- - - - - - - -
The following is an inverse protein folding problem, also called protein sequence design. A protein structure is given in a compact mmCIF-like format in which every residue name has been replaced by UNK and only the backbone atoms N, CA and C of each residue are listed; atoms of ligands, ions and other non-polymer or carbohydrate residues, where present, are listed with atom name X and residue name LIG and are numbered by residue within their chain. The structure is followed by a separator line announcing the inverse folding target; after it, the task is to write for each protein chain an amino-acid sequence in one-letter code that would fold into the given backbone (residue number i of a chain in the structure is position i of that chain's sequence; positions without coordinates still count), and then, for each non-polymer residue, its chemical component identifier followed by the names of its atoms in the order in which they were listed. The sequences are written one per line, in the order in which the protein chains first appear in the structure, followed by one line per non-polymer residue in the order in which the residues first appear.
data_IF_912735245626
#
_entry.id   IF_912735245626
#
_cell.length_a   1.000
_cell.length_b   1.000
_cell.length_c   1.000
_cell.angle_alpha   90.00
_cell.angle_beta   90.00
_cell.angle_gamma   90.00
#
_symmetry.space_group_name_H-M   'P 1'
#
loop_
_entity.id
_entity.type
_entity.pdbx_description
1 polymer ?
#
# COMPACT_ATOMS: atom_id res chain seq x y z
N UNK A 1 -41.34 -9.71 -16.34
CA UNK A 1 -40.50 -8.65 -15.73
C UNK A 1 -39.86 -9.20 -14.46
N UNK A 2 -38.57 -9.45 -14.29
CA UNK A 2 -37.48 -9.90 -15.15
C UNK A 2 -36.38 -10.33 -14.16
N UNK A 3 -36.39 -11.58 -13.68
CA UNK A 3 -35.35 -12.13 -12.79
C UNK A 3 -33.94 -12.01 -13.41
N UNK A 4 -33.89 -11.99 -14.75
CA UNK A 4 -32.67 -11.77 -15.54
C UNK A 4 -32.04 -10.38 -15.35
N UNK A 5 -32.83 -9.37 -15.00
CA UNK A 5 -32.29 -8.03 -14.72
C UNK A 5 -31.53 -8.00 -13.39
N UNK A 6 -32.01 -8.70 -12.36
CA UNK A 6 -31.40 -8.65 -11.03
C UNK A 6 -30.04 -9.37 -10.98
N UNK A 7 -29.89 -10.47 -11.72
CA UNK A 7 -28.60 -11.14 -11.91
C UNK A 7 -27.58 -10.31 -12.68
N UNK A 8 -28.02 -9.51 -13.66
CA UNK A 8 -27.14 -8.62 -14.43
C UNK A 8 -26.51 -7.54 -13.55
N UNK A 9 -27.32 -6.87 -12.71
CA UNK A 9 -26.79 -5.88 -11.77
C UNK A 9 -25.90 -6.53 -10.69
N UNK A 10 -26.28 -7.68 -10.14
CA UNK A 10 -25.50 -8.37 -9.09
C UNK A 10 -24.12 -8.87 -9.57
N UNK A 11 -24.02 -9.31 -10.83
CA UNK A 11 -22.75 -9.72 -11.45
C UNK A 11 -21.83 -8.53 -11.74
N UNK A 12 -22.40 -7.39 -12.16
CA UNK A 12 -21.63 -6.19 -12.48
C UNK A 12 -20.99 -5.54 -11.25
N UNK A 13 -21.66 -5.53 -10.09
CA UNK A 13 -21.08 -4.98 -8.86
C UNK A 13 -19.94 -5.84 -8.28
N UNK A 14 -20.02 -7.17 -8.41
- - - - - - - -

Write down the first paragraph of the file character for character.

The following is an inverse protein folding problem, also called protein sequence design. A protein structure is given in a compact mmCIF-like format in which every residue name has been replaced by UNK and only the backbone atoms N, CA and C of each residue are listed; atoms of ligands, ions and other non-polymer or carbohydrate residues, where present, are listed with atom name X and residue name LIG and are numbered by residue within their chain. The structure is followed by a separator line announcing the inverse folding target; after it, the task is to write for each protein chain an amino-acid sequence in one-letter code that would fold into the given backbone (residue number i of a chain in the structure is position i of that chain's sequence; positions without coordinates still count), and then, for each non-polymer residue, its chemical component identifier followed by the names of its atoms in the order in which they were listed. The sequences are written one per line, in the order in which the protein chains first appear in the structure, followed by one line per non-polymer residue in the order in which the residues first appear.